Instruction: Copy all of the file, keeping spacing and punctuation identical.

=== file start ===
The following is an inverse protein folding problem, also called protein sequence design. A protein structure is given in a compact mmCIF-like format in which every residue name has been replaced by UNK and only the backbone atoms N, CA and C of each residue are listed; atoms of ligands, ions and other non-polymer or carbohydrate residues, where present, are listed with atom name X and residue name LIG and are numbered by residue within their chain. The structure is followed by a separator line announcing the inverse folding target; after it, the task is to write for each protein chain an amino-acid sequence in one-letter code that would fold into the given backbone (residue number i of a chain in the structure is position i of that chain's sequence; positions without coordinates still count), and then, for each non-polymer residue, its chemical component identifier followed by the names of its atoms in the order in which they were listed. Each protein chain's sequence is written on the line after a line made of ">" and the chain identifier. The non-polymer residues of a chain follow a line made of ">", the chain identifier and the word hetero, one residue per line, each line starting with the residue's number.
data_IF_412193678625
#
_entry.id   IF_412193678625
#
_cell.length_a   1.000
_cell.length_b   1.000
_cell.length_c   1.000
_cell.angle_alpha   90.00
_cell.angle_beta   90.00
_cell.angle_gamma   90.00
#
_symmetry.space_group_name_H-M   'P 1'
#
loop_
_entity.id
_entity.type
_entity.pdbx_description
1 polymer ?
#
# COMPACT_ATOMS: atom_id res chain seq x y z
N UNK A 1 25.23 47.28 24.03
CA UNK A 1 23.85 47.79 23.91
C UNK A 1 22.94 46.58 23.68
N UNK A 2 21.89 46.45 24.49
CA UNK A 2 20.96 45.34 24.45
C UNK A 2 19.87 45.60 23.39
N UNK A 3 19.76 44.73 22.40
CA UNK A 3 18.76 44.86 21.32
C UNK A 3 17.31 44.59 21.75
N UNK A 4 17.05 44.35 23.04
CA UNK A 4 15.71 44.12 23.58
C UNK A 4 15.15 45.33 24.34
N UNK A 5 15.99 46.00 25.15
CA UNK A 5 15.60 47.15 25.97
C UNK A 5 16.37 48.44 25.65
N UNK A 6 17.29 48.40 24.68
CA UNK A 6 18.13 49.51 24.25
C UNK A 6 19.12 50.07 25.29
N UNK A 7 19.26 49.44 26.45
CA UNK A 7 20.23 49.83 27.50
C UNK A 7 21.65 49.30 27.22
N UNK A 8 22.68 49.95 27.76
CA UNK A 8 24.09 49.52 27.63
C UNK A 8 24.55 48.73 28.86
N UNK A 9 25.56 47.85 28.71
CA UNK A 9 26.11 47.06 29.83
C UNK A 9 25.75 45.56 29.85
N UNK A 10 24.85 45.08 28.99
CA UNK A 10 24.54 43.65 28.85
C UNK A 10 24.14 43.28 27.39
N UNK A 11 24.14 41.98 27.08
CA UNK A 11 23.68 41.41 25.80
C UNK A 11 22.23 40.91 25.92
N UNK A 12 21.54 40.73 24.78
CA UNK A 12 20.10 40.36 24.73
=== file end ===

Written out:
The following is an inverse protein folding problem, also called protein sequence design. A protein structure is given in a compact mmCIF-like format in which every residue name has been replaced by UNK and only the backbone atoms N, CA and C of each residue are listed; atoms of ligands, ions and other non-polymer or carbohydrate residues, where present, are listed with atom name X and residue name LIG and are numbered by residue within their chain. The structure is followed by a separator line announcing the inverse folding target; after it, the task is to write for each protein chain an amino-acid sequence in one-letter code that would fold into the given backbone (residue number i of a chain in the structure is position i of that chain's sequence; positions without coordinates still count), and then, for each non-polymer residue, its chemical component identifier followed by the names of its atoms in the order in which they were listed. Each protein chain's sequence is written on the line after a line made of ">" and the chain identifier. The non-polymer residues of a chain follow a line made of ">", the chain identifier and the word hetero, one residue per line, each line starting with the residue's number.
data_IF_412193678625
#
_entry.id   IF_412193678625
#
_cell.length_a   1.000
_cell.length_b   1.000
_cell.length_c   1.000
_cell.angle_alpha   90.00
_cell.angle_beta   90.00
_cell.angle_gamma   90.00
#
_symmetry.space_group_name_H-M   'P 1'
#
loop_
_entity.id
_entity.type
_entity.pdbx_description
1 polymer ?
#
# COMPACT_ATOMS: atom_id res chain seq x y z
N UNK A 1 25.23 47.28 24.03
CA UNK A 1 23.85 47.79 23.91
C UNK A 1 22.94 46.58 23.68
N UNK A 2 21.89 46.45 24.49
CA UNK A 2 20.96 45.34 24.45
C UNK A 2 19.87 45.60 23.39
N UNK A 3 19.76 44.73 22.40
CA UNK A 3 18.76 44.86 21.32
C UNK A 3 17.31 44.59 21.75
N UNK A 4 17.05 44.35 23.04
CA UNK A 4 15.71 44.12 23.58
C UNK A 4 15.15 45.33 24.34
N UNK A 5 15.99 46.00 25.15
CA UNK A 5 15.60 47.15 25.97
C UNK A 5 16.37 48.44 25.65
N UNK A 6 17.29 48.40 24.68
CA UNK A 6 18.13 49.51 24.25
C UNK A 6 19.12 50.07 25.29
N UNK A 7 19.26 49.44 26.45
CA UNK A 7 20.23 49.83 27.50
C UNK A 7 21.65 49.30 27.22
N UNK A 8 22.68 49.95 27.76
CA UNK A 8 24.09 49.52 27.63
C UNK A 8 24.55 48.73 28.86
N UNK A 9 25.56 47.85 28.71
CA UNK A 9 26.11 47.06 29.83
C UNK A 9 25.75 45.56 29.85
N UNK A 10 24.85 45.08 28.99
CA UNK A 10 24.54 43.65 28.85
C UNK A 10 24.14 43.28 27.39
N UNK A 11 24.14 41.98 27.08
CA UNK A 11 23.68 41.41 25.80
C UNK A 11 22.23 40.91 25.92
N UNK A 12 21.54 40.73 24.78
CA UNK A 12 20.10 40.36 24.73